The prevalence of fluorosis of the permanent teeth has increased during the past few decades in the United States and Canada. However, primary–tooth fluorosis has been largely overlooked, because it is often difficult to recognize. This article describes primary–tooth fluorosis, both as characterized in the literature and as seen clinically.
The authors review and summarize previous studies of primary–tooth fluorosis and discuss its etiology. In addition, the authors describe the condition, based on findings from the literature, and their own experiences in characterizing it as part of a longitudinal investigation of fluoride exposures, dental fluorosis and dental caries.
Several studies indicate that primary–tooth fluorosis can be prevalent and severe in areas of very high water fluoride concentrations. In these areas, primary–tooth fluorosis is likely the result of both pre- and postnatal exposures. Studies have documented that primary–tooth fluorosis does occur in areas with optimal or suboptimal water fluoride concentrations, and that in these settings primary–tooth fluorosis is most likely caused by postnatal exposures and is seen most commonly in the primary molars. Primary–tooth fluorosis, however, is often more difficult to identify than fluorosis in permanent teeth, and clinicians may be unfamiliar with its characteristics and may not recognize its somewhat subtle appearance.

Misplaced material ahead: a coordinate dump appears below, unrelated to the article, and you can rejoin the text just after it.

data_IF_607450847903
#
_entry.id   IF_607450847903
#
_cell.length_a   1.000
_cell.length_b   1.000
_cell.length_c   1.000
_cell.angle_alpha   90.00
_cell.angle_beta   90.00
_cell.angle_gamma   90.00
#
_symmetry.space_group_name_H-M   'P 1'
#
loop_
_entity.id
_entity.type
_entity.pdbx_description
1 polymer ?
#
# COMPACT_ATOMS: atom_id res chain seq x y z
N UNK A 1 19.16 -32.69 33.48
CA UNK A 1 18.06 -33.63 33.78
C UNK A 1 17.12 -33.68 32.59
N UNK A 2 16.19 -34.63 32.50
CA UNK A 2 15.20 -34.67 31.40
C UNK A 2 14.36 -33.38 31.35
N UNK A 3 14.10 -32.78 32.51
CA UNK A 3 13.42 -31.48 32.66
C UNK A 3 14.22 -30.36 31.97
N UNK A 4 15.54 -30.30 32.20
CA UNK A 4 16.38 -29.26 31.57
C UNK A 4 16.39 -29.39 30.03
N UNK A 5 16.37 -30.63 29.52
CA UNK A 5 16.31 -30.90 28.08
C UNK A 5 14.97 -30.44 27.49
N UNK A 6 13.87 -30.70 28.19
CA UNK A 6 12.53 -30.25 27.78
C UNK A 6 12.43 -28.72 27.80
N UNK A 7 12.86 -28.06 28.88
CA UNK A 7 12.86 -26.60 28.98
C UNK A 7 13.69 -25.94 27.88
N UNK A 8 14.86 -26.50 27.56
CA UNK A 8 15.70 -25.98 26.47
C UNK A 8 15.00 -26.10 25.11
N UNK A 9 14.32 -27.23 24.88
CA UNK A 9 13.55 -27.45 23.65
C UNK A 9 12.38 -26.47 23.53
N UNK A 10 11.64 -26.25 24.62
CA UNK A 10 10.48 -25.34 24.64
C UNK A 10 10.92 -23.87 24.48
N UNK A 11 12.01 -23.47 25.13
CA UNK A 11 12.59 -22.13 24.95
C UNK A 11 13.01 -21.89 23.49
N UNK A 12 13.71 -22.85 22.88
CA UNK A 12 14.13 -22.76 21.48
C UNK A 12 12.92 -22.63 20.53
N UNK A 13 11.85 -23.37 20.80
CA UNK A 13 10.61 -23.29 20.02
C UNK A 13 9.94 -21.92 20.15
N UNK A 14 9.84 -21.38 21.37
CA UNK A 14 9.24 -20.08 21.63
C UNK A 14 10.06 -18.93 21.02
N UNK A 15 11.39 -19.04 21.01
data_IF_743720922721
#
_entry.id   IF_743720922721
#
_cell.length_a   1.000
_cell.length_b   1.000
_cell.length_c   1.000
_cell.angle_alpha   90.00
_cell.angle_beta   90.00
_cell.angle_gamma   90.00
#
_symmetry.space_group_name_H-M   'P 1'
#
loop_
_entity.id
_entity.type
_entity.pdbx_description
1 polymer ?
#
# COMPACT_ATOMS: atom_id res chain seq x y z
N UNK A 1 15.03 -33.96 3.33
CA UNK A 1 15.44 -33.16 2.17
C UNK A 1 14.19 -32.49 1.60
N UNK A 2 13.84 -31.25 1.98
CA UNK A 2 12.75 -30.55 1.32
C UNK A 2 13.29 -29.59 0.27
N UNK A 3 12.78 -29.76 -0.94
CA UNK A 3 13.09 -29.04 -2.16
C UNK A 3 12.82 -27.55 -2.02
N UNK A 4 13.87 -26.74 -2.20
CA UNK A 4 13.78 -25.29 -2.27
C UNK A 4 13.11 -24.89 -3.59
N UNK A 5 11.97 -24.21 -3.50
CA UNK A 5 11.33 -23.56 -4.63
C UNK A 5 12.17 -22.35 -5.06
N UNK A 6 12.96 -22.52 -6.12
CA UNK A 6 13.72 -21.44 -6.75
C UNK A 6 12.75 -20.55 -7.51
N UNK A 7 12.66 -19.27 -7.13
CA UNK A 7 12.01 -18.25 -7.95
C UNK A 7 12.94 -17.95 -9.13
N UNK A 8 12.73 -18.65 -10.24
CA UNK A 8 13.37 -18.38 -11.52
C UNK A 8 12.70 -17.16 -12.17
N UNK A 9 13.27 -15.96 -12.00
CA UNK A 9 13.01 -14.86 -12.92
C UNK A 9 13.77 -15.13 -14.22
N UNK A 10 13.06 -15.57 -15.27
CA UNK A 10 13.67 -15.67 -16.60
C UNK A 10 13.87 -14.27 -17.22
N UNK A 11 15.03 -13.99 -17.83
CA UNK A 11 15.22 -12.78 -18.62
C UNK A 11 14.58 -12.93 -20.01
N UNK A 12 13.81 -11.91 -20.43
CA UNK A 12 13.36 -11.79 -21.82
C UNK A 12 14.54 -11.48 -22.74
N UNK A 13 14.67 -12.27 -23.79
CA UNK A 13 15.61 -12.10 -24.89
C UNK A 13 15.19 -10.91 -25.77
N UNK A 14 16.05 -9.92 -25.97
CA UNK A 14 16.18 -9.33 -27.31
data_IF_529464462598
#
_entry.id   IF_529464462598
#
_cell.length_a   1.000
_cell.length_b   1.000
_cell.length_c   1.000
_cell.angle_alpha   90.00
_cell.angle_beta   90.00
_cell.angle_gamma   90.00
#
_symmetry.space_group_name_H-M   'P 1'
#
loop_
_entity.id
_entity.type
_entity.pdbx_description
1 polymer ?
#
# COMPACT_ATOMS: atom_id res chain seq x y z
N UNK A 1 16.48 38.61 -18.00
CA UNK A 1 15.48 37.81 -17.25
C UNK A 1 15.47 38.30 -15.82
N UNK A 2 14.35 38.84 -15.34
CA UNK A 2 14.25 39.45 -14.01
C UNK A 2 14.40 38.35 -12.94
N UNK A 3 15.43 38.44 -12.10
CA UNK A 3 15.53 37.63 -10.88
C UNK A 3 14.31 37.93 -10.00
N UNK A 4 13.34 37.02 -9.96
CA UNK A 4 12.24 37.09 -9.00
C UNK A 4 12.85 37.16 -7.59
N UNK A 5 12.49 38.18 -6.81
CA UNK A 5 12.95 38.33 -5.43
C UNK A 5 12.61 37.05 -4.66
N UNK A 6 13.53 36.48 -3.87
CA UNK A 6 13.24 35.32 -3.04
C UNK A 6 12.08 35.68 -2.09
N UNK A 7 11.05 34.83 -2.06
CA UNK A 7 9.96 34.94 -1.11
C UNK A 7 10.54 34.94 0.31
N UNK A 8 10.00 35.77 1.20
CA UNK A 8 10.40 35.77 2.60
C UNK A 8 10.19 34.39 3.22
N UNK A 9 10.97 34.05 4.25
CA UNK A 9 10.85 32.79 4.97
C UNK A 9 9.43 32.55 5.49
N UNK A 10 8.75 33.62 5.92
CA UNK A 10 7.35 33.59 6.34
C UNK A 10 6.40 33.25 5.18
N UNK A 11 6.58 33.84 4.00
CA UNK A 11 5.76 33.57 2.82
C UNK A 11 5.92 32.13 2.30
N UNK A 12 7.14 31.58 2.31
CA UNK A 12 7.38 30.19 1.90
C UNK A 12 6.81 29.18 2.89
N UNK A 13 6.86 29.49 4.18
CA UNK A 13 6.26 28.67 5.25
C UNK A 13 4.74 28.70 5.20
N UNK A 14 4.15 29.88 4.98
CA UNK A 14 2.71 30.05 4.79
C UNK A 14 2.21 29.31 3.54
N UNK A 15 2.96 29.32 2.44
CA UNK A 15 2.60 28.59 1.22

Primary–tooth fluorosis may be related to occurrence of fluorosis in the permanent dentition, so that its recognition by the clinician should raise awareness of possible increased risk for the permanent dentition.
The detection of primary–tooth fluorosis in a young child should prompt the clinician to carefully review the child’s past fluoride exposures and current fluoride practices, as well as those of any younger siblings.
- Primary dentition fluorosis. [J Am Dent Assoc. 1999]